Sunday, January 9, 2011

A bit about terminology

I will very likely make abundant use of the terms preservation and conservation on this blog. I state at the outset that I will use these terms mostly interchangeably, being intentionally open in their meanings. This is obviously not a precise way to communicate, and I’m not sure if it is the most intelligent approach - the more academic way seems to be to create very precise definitions of terms - but precision here seems difficult and artificial.

Just the other day an entry titled Difference Between Conservation and Preservation showed up on a Google alert which highlights the challenges of trying to be precise with these terms - it imposes meaning that other communities don’t agree to.

I come from, and mostly work in the library world. In the library world preservation and conservation have developed a generally agreed upon, if somewhat vague, set of meanings. In the last few years I’ve had much more interdisciplinary conversations with the archive, museum, art, and other cultural heritage institutions and within these communities there are different sets of meanings for these terms - and different terms are introduced. (I’ve occasionally used the ‘con/preservation’ construction, but it really isn’t all that satisfying.)

I think there is value for the individual disciplines to have their more precise meanings, but any attempt on my part to attempt to communicate with the larger cultural heritage community and to try impose precise definitions on these terms seems like a waste of time. Things don’t mean what I say they mean just because I declare what they mean. Meaning is community created, and we’ve got a diverse community.

Eventually, the various cultural heritage communities may see the need to come to agreement on uniformly agreed upon meaning for these terms - but that is not my call.

(My blog is titled Library Preservation in large part because, in a web search, it is the combination of these two terms that yields results I am most interested in - preservation in a library context.)


  1. What an interesting idea.

    In my experience when communicating with others in the sub-discipline of the heritage field in which I work, both these terms have an implied meaning, and as long as we continue to only talk to our own field then there will be no need, or desire, for clearer definitions.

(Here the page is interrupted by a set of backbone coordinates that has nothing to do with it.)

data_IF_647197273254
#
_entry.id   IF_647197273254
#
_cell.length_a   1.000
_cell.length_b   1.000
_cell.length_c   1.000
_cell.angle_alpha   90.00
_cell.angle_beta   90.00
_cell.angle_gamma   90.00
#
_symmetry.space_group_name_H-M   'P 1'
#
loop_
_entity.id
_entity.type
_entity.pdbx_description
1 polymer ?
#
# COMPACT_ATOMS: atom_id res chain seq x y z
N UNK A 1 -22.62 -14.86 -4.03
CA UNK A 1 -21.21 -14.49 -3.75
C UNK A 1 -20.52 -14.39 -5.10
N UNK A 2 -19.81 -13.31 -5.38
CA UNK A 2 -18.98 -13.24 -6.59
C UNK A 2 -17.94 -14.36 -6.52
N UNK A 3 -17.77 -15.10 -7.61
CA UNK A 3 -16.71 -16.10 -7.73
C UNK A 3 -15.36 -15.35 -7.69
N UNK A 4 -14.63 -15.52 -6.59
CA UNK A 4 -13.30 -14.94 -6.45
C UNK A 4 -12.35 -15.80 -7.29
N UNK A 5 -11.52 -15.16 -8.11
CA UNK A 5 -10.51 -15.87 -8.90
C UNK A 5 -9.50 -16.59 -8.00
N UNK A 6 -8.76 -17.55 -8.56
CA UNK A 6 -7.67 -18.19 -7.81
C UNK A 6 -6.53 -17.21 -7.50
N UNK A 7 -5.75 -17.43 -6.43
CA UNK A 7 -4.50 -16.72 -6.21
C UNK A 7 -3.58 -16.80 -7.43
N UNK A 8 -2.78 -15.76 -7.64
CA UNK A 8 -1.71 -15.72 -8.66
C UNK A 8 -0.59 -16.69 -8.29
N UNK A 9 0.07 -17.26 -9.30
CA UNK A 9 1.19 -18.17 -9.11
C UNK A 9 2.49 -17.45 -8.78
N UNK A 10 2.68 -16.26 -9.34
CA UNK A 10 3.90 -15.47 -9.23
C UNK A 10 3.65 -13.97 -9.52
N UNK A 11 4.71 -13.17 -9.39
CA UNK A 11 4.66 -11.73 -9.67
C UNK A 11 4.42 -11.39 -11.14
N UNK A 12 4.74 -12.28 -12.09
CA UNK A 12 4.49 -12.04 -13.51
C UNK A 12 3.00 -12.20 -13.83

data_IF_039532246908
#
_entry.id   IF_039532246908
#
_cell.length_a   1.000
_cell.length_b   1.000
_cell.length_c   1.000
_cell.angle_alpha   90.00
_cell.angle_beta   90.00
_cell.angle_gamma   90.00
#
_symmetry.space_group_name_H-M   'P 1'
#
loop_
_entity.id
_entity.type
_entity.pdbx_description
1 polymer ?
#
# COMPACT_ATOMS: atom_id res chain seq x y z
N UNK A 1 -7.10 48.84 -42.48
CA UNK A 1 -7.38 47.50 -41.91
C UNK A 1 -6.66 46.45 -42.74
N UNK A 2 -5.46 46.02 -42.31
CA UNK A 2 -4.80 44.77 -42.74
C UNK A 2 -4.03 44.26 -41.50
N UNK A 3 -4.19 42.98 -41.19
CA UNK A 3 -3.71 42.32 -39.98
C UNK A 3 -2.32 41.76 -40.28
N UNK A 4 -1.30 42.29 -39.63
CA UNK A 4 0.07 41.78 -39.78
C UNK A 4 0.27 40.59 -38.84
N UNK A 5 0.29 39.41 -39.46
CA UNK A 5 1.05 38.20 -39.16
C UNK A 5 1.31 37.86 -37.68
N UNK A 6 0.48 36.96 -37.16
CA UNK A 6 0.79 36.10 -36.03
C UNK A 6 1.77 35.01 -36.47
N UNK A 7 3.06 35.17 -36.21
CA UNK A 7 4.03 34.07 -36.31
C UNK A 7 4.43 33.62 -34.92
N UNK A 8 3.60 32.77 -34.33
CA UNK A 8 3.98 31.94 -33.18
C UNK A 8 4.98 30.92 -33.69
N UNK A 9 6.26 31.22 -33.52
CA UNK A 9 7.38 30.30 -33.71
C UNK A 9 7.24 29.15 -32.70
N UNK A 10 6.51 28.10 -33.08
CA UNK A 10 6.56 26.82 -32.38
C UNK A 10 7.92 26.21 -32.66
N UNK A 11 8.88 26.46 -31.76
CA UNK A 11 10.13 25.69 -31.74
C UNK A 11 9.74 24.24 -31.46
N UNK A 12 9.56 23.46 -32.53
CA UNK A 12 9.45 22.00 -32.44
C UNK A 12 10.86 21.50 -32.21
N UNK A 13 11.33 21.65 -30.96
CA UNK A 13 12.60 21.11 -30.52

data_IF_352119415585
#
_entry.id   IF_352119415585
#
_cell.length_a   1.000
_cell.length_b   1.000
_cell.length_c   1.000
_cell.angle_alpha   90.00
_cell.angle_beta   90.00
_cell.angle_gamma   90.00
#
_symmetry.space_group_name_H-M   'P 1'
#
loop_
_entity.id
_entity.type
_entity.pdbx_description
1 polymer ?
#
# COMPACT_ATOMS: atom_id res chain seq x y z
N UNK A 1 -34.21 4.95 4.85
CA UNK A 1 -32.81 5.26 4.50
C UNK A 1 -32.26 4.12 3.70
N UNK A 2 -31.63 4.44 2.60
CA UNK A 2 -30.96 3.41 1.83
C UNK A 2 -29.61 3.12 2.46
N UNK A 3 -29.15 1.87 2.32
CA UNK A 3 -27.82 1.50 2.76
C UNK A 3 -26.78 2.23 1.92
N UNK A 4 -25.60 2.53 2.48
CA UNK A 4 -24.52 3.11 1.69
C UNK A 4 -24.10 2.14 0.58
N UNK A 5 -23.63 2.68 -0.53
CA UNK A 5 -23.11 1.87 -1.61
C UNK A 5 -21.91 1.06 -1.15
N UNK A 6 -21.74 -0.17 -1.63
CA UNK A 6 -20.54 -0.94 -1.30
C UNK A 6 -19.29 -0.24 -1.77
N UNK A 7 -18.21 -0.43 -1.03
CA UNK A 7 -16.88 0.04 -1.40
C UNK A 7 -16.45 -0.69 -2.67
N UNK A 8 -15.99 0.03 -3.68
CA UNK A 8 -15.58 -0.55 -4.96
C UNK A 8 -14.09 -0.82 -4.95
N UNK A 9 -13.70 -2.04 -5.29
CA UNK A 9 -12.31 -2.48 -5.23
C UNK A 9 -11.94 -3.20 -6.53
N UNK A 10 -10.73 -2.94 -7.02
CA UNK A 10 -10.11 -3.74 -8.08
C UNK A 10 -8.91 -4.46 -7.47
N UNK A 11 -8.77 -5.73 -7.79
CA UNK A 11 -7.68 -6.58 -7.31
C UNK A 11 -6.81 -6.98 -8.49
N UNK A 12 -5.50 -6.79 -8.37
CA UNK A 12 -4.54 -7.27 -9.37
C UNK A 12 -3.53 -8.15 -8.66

I want to emphasize that I think that whilst you are correct that these meanings are specific, and precise, at the same time they are implied only through repeated use, and are not defined "on paper" so to speak.

    However, this is all interesting, because as you say with increasing interdisciplinary work comes a need for more precise definitions, and choice of language. In fact there comes a need to think about all the words we use, and their implied and potential meanings. The question then is how do we all come to agreement on such issues? Or, do we in fact need to? Can multiple meanings for the same word be accepted in an interdisciplinary scenario?

    What a lovely post, really got me wondering.

    Cheers, Dan.

  2. What a lot of discussions in perspective.
    See here below the Resolution on terminology accepted on ICOM-CC conference 2008.
    The use of those terms Conservation / Preservation lead to a lot of discussion. As you can find on ICCOM-CC blog: comments of Iwona Szmelter about the use of Preservation and Conservation Terms in English, Latin or Germanic speaking countries. As comments about the resolution from the ICOM-CC itself...

    Ciao, Baudouin

  3. Thanks Dan and Baudouin for your helpful comments. The only problem is your comments seem to help muddy the water even more. (That's not necessarily a problem, recognizing muddy water as muddy is better than pretending that muddy water is clear.)

    Dan, I like your comment about meanings of words being "implied only through repeated use". Our challenge is how do different communities who repeatedly use different terms effectively and accurately communicate with each other.

    Baudoiun mentioned the ICOM-CC resolution on terminology which opts for "conservation" as the umbrella term. (I'm thankful for the reminder to look beyond the US borders for people's thoughts and opinions on these issues. I need to spend more time with ICOM-CC and IFLA.) What was most intriguing, however, was Iwona Szmelter's comments on the choice of an umbrella term, and what happens when translating into other languages. "That is why I try to avoid the term “conservation”, because what this term denotes might be interpreted in different ways in the Anglo-American, Latin and German traditions." It's a good reminder that we don't just have different disciplines to contend with, but different languages as well.

    In the end, I guess I'm still just as baffled as I was about terminology and will continue to use preservation and conservation and hope someone knows what I'm talking about.

  4. The use of an umbrela term can be very usefull indeed. The choice of "conservation" as umbrella term can be seen as a compromise trying to match differences between languages.
    In Dutch language "conservatie" (Nl) is close to the english, so as "conservazione" (Ital) or "conservation" (Fr). In Dutch "conservatie" is understood but not realy match the meaning of a umbrella term. "Behoud" or even "Bewaar" would be beter. That's why the term "preventieve conservatie" is mostly used in conservation at least in Flanders. This term apparently comes from work of art conservation field: "la conservation préventive" in French.
    Anyway it become more and more confused, I agree.
    At last, did the use of "conservation" in English as umbrella term something to do with the "conservasionist" field ? What give the idea that holistic or structuralism have something to do with this.